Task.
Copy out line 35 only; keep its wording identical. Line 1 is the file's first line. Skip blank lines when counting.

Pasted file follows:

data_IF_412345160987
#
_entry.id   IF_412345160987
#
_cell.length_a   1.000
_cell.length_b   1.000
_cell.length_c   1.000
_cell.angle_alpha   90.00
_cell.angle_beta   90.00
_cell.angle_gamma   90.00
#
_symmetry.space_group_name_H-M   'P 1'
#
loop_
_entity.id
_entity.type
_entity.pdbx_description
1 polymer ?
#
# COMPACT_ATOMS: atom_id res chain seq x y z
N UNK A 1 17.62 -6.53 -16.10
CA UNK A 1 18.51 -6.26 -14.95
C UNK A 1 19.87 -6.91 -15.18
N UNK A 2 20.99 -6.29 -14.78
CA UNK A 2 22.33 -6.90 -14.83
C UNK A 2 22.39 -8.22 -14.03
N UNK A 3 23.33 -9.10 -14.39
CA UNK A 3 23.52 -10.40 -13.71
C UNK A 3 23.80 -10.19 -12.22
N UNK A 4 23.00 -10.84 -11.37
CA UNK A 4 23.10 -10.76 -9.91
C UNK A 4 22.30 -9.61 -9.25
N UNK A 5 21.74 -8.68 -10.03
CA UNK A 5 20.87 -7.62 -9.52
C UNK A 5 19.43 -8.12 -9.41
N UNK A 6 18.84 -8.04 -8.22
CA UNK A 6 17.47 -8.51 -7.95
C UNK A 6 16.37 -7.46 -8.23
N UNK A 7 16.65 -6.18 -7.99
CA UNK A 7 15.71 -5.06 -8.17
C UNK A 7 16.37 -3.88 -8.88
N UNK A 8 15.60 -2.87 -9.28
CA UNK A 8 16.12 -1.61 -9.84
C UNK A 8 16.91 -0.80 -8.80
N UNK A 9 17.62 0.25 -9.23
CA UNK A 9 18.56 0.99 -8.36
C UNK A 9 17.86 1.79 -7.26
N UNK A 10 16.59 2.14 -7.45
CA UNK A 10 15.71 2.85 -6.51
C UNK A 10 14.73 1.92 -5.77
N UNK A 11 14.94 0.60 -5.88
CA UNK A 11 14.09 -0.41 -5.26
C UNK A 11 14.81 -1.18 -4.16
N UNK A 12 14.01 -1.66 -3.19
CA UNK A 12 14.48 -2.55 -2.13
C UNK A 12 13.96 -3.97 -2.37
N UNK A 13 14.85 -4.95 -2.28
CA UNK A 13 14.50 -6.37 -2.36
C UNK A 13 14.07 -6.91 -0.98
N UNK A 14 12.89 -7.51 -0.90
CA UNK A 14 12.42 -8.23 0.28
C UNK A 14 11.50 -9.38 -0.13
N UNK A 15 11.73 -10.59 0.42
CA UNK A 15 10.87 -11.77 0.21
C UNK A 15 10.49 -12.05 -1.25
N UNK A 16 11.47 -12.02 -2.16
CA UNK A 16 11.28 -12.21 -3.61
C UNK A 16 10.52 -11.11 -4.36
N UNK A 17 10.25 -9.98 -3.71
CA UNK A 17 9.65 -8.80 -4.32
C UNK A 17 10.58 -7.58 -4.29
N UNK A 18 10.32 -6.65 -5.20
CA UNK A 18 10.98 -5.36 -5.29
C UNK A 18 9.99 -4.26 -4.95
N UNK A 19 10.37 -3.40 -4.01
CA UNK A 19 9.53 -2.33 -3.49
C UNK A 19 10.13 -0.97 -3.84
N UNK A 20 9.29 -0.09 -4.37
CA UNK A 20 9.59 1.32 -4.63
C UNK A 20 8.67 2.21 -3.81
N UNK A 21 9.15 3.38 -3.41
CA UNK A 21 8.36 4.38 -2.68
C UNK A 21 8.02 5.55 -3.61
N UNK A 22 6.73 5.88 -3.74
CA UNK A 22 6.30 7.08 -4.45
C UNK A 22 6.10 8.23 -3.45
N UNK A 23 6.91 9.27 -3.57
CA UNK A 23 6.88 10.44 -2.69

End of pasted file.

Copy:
C UNK A 5 19.43 -8.12 -9.41